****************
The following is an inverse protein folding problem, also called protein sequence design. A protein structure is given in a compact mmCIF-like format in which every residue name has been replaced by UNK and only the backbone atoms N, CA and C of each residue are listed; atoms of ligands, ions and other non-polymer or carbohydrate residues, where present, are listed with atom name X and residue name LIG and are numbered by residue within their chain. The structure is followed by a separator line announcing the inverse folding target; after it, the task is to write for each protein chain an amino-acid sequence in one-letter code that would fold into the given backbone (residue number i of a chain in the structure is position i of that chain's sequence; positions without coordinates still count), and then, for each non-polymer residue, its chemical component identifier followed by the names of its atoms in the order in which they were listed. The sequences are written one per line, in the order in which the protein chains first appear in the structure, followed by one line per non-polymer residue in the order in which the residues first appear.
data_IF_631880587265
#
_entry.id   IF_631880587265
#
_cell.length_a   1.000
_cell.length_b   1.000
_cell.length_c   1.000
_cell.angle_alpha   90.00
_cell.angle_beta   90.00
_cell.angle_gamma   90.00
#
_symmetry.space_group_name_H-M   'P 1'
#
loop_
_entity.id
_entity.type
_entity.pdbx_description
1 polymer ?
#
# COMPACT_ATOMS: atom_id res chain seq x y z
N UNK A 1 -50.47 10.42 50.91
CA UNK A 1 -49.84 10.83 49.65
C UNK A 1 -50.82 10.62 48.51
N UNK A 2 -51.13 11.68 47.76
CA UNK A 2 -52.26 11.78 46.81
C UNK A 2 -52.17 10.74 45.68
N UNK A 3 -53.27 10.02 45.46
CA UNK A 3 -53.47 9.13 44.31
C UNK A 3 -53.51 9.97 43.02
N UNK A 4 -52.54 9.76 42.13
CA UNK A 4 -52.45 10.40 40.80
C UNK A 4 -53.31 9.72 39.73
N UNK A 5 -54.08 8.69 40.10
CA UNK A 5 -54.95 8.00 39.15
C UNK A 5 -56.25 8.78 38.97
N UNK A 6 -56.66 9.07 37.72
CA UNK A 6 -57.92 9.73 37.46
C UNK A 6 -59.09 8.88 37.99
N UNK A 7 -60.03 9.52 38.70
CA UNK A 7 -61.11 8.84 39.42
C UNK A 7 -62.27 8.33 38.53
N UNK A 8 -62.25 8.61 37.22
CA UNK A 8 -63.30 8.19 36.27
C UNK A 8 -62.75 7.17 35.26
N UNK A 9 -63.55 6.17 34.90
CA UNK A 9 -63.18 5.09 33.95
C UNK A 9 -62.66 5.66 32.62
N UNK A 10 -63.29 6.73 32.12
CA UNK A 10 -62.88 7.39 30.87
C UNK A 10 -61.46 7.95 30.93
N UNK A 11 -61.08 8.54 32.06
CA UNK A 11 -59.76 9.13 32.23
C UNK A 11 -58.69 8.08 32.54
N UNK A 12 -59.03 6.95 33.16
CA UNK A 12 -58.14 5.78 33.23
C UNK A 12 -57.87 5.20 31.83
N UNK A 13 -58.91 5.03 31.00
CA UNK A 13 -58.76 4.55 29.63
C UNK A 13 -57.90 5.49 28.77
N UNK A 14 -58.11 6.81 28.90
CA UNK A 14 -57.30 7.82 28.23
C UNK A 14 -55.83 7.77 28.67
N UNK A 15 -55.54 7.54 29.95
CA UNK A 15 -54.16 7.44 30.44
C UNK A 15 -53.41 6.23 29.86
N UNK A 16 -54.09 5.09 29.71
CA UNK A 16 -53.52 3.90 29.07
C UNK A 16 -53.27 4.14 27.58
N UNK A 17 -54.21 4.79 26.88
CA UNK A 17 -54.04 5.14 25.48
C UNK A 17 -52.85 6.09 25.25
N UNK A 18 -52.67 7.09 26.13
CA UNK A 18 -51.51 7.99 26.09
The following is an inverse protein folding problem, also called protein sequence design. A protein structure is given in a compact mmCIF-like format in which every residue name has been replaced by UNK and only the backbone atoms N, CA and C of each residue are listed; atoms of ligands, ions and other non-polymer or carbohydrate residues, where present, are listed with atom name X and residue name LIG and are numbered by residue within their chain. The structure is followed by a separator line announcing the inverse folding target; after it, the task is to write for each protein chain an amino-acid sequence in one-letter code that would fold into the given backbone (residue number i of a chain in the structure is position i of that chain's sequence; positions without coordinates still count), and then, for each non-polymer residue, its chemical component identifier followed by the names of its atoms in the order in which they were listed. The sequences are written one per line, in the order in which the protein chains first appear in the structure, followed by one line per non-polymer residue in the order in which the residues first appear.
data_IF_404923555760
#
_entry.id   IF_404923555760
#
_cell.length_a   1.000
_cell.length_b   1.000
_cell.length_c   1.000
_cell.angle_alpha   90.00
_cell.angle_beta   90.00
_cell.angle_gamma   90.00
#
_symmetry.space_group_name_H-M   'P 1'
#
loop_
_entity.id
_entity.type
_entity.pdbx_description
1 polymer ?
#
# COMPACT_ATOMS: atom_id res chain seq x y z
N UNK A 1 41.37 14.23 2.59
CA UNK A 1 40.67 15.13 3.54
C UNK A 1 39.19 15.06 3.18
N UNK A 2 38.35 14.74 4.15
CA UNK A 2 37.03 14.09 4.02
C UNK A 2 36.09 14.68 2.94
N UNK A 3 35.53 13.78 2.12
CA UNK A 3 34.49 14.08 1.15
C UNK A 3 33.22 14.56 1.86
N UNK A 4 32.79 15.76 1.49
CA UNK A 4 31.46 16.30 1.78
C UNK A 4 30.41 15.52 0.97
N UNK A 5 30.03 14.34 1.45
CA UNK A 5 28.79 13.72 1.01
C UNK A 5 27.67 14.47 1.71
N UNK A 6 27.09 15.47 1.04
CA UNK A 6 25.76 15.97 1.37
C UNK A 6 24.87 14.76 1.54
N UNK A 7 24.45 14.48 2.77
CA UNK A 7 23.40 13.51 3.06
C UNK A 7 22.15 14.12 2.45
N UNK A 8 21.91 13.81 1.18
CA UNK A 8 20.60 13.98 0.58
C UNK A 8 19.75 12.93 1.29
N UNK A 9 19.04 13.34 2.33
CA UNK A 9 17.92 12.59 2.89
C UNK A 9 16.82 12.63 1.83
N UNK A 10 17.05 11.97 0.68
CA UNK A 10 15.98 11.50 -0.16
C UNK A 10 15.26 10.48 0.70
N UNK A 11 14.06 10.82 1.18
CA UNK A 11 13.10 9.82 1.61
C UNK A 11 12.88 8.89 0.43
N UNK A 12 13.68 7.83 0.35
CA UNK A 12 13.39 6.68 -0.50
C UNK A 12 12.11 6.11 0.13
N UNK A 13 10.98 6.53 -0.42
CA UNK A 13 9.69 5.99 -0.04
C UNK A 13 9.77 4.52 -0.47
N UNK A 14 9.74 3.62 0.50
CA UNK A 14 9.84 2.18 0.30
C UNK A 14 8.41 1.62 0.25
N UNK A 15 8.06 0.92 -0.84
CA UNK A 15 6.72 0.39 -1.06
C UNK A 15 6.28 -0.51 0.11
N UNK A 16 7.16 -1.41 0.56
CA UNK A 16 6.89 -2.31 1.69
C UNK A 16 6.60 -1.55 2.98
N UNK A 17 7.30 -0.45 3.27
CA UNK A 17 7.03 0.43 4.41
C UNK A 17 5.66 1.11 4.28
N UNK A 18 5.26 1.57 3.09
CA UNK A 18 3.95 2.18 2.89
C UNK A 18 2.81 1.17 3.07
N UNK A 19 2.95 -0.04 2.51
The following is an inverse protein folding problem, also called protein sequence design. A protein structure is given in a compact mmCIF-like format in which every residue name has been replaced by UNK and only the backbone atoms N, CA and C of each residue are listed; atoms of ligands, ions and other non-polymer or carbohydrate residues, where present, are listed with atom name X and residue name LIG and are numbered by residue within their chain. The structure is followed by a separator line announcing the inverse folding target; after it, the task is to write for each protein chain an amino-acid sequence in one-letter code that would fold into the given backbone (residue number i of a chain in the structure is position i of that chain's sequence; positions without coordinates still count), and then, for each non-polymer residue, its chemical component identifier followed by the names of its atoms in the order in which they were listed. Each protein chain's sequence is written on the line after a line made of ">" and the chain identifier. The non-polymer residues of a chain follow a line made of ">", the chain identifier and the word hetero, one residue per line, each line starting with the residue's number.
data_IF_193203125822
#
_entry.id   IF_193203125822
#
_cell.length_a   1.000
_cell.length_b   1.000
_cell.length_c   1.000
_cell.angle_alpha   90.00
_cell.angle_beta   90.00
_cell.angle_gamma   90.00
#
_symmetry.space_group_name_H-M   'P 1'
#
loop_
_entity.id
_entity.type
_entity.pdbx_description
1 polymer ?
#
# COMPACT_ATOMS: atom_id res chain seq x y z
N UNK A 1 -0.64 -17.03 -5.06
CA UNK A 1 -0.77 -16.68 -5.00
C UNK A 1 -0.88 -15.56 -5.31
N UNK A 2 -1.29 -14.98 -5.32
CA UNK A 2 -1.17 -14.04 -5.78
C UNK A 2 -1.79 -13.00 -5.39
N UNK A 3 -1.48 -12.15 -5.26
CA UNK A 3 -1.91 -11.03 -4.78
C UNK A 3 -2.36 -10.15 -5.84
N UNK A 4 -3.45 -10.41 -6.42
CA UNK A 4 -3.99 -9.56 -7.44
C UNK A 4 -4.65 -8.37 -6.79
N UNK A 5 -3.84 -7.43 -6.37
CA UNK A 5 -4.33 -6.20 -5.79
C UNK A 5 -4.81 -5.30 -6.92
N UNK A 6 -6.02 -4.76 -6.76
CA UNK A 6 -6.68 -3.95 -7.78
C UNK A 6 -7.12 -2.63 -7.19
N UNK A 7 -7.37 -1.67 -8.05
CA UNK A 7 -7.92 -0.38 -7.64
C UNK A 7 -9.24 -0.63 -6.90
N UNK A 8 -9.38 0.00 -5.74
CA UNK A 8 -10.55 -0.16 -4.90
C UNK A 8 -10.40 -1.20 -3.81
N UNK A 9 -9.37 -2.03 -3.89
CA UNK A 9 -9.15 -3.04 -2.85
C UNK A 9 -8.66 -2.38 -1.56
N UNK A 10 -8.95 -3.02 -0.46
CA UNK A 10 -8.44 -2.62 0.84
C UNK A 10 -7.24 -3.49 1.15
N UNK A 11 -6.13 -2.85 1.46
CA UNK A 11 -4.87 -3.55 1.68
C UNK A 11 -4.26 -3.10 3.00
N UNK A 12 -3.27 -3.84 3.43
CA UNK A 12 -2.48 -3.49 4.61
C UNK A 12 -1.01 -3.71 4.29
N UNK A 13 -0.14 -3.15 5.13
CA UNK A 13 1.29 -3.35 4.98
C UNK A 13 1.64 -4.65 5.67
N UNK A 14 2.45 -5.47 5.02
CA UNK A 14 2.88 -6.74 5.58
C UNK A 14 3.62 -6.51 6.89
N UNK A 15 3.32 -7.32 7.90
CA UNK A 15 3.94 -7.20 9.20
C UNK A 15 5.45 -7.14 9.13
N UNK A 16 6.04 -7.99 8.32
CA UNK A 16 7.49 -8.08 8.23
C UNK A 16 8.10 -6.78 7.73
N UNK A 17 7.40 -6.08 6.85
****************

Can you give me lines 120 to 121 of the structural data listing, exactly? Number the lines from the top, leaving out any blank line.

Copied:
N UNK A 9 19.04 13.34 2.33
CA UNK A 9 17.92 12.59 2.89